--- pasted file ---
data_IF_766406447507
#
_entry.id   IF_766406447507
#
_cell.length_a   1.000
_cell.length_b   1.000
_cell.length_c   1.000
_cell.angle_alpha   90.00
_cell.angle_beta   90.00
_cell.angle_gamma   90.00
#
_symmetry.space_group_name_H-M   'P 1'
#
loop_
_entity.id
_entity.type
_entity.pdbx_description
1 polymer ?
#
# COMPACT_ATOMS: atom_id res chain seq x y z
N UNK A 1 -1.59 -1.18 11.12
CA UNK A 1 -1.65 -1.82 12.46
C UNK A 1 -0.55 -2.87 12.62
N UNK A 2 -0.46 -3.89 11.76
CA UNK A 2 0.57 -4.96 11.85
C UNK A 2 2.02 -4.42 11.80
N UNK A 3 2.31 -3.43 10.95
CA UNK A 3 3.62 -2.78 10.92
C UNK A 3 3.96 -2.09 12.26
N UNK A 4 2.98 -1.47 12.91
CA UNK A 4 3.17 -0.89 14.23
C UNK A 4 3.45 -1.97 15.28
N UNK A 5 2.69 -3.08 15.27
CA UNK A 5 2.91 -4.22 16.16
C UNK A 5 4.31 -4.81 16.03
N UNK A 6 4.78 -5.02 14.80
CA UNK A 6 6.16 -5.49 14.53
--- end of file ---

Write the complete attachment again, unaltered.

data_IF_766406447507
#
_entry.id   IF_766406447507
#
_cell.length_a   1.000
_cell.length_b   1.000
_cell.length_c   1.000
_cell.angle_alpha   90.00
_cell.angle_beta   90.00
_cell.angle_gamma   90.00
#
_symmetry.space_group_name_H-M   'P 1'
#
loop_
_entity.id
_entity.type
_entity.pdbx_description
1 polymer ?
#
# COMPACT_ATOMS: atom_id res chain seq x y z
N UNK A 1 -1.59 -1.18 11.12
CA UNK A 1 -1.65 -1.82 12.46
C UNK A 1 -0.55 -2.87 12.62
N UNK A 2 -0.46 -3.89 11.76
CA UNK A 2 0.57 -4.96 11.85
C UNK A 2 2.02 -4.42 11.80
N UNK A 3 2.31 -3.43 10.95
CA UNK A 3 3.62 -2.78 10.92
C UNK A 3 3.96 -2.09 12.26
N UNK A 4 2.98 -1.47 12.91
CA UNK A 4 3.17 -0.89 14.23
C UNK A 4 3.45 -1.97 15.28
N UNK A 5 2.69 -3.08 15.27
CA UNK A 5 2.91 -4.22 16.16
C UNK A 5 4.31 -4.81 16.03
N UNK A 6 4.78 -5.02 14.80
CA UNK A 6 6.16 -5.49 14.53